Hi Stephen, My father was a true fisherman. I think he would have fished in a 5 gallon bucket if there were nowhere else to fish. I remember the stories about his friend who was a jiggerpole fisherman. As much as my dad liked to fish, he told me he was content just to paddle the boat and watch his friend fish. He said his friend would take a catalpa worm, turn it inside-out with a matchstick and bring up some of the biggest redbreast bream you have ever seen. My sister and I would sneak down to a large old catalpa tree in our neighborhood on Sullivan’s Island in South Carolina and smoke “Indian Cigars” when we were kids. We actually enjoyed the harsh taste. I live in eastern North Carolina now and about 20 years ago I purchased two catalpa trees. Once I started growing mine, I noticed them growing everywhere. There were even some that had been planted on some local government property. I suppose a government official ordered them planted. Catalpa trees are not only beautiful trees, and the flowers are gorgeous, but I grow mine for the worms. When my trees were still too young to produce seed, I “borrowed” some seeds from those two government trees. I figured a little bit of those trees were mine anyway! LOL. I planted those seed and grew four more trees. They now have reached a really nice size. This is the second year I have had a bumper crop of worms. They have almost completely stripped those four trees. The first two trees I planted have a few worms but very few. It seems like as soon as I have an outbreak within a couple of days, there are no worms left. I have tried my best to blame my lack of worms on brown wasps, but have no evidence that they are the least bit interested in catalpa worms. They seem to be more interested in a brown substance that grows in the forks of the leaf veins. I have actually seen brown wasps bump into catalpa worms that they could easily carry off and move away from them to gather that brown stuff between the leaf veins. Same thing with the rest of the bee and the ant population; they seem to want that brown stuff, whatever it is. I have witnessed three things that I know will kill and eat catalpa worms. One is an insect that looks like a stinkbug, but is much smaller; like a stinkbug in its infancy. It stabs the baby catalpa worm with a mouth part that looks like a tiny straw, and sucks the juice out of it leaving a dried up hull. I actually have taken pictures of this little rascal and could probably find one if you are interested. And it may be a baby stinkbug for all I know. I have witnessed assassin bugs taking some worms, and birds when the worms get large enough to make a meal. I have scattered catalpa seed around my small pond and hope to grow a lot of trees down there. I also scatter seed along the edges of the woods. I have placed some seed in the holes of cinder blocks and have raised several trees there. You have to remove the block before the third growing season. I have transplanted those and they are doing well. I also have two volunteer trees growing wild in my yard. The trees I notice growing wild are usually located in ditch banks, and usually someone cuts them down before they reach any real size. I also have a neighbor that sells catalpa trees. The trees in my area seem to be coming back into popularity. I hope this is the type information you are looking for. May God bless you, Drake Smith Burgaw NC Dsmith41098@ec.rr.com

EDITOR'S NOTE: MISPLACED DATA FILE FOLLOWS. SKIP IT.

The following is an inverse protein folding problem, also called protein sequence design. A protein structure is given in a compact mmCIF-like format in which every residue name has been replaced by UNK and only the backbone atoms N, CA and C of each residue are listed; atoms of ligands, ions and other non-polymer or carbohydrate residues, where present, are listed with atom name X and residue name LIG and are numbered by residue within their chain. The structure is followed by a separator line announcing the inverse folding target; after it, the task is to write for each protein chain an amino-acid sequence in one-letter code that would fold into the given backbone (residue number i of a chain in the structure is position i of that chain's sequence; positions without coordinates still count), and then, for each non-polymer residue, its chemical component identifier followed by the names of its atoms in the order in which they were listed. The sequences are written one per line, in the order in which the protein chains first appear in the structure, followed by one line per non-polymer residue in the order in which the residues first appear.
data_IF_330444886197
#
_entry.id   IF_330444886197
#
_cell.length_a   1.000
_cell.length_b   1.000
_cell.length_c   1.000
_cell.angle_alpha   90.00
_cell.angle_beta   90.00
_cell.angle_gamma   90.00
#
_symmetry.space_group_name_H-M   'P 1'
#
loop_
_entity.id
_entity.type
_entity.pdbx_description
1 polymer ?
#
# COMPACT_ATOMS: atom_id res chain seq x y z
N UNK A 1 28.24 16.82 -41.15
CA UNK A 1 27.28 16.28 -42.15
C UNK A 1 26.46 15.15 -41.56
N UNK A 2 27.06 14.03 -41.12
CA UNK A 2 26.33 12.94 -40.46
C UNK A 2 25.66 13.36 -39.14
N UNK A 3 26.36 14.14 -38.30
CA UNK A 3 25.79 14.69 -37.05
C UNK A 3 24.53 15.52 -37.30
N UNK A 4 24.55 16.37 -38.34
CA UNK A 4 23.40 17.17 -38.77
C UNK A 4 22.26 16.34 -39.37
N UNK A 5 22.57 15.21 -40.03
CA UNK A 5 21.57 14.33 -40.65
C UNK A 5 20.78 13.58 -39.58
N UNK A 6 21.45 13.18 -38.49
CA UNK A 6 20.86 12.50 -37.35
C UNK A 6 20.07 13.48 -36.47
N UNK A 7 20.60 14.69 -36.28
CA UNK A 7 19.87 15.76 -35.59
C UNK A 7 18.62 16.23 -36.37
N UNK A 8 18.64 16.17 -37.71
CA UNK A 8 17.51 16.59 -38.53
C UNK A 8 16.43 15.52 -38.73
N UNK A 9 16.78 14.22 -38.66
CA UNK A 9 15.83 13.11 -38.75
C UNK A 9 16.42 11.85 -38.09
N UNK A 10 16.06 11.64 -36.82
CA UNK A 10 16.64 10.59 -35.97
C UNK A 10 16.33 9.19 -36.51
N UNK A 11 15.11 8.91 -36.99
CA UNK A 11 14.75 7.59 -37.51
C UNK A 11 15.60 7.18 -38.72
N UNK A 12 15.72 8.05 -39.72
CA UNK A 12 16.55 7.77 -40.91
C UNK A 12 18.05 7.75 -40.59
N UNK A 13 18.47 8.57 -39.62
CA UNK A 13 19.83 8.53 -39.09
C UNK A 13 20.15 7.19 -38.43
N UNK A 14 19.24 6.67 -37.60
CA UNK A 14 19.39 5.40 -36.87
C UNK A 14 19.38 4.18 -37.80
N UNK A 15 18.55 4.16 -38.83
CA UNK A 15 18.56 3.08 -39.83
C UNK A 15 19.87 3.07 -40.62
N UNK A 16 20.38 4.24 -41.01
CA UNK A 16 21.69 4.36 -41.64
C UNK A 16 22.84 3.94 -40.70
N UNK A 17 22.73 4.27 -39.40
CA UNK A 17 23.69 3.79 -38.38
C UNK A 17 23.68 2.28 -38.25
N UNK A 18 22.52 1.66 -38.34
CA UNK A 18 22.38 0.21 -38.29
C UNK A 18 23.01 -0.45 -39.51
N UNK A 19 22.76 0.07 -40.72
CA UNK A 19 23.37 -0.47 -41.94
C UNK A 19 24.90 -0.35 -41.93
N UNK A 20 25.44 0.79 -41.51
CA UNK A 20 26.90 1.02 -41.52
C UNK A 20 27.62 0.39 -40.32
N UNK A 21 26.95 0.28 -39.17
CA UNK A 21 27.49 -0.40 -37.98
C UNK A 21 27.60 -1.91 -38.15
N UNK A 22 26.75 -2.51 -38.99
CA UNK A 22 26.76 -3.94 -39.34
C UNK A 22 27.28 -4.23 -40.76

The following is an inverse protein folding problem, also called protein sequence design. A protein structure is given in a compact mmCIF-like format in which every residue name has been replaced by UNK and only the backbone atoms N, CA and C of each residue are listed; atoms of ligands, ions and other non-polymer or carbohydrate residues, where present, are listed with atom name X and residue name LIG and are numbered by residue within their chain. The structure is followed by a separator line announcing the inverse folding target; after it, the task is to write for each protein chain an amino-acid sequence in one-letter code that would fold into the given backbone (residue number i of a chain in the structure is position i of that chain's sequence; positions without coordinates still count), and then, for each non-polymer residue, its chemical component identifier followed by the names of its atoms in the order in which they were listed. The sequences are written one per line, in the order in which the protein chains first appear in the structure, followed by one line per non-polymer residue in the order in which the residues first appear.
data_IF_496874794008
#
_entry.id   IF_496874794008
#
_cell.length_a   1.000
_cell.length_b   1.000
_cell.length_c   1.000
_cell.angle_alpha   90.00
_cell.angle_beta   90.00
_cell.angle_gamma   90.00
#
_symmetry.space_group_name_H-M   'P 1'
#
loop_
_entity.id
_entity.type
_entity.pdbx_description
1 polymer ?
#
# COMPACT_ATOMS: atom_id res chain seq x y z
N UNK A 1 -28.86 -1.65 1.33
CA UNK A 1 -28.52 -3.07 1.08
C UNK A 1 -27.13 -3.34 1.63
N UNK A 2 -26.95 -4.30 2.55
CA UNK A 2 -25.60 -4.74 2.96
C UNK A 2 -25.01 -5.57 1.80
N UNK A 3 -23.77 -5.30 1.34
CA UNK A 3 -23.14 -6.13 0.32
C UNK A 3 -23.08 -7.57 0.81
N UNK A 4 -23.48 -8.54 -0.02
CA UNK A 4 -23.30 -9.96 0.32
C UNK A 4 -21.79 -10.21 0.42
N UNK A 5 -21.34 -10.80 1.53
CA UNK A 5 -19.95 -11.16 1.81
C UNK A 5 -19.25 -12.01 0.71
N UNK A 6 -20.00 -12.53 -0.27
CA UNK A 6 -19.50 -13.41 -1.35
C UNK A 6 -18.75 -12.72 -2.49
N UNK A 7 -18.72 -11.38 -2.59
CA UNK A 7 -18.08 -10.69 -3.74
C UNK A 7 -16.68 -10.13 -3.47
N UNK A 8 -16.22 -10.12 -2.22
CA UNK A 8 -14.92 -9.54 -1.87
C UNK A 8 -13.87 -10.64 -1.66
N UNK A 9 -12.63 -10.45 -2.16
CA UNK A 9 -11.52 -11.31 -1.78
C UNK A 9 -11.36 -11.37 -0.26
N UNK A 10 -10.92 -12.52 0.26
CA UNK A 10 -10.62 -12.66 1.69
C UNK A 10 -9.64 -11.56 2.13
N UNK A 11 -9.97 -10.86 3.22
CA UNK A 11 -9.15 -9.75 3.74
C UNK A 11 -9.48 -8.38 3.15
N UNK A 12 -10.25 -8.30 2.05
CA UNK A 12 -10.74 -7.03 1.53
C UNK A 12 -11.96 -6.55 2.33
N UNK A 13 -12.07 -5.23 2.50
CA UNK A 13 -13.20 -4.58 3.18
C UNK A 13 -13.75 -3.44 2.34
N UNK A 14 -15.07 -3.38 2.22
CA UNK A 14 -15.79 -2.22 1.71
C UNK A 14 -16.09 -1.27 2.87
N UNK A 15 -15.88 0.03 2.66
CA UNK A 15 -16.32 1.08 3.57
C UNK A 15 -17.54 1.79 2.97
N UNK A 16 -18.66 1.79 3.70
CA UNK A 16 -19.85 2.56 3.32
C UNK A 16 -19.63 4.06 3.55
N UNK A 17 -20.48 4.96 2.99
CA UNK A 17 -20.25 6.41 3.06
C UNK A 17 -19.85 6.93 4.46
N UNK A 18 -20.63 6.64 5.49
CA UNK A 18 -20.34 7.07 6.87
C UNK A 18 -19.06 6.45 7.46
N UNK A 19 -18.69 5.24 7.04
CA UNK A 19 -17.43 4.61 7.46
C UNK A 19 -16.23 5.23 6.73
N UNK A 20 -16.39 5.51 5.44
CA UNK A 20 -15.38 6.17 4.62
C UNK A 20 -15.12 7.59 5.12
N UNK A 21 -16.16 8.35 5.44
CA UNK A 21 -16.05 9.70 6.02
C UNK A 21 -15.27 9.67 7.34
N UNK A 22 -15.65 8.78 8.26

Subj: Re: catalpa trees and worms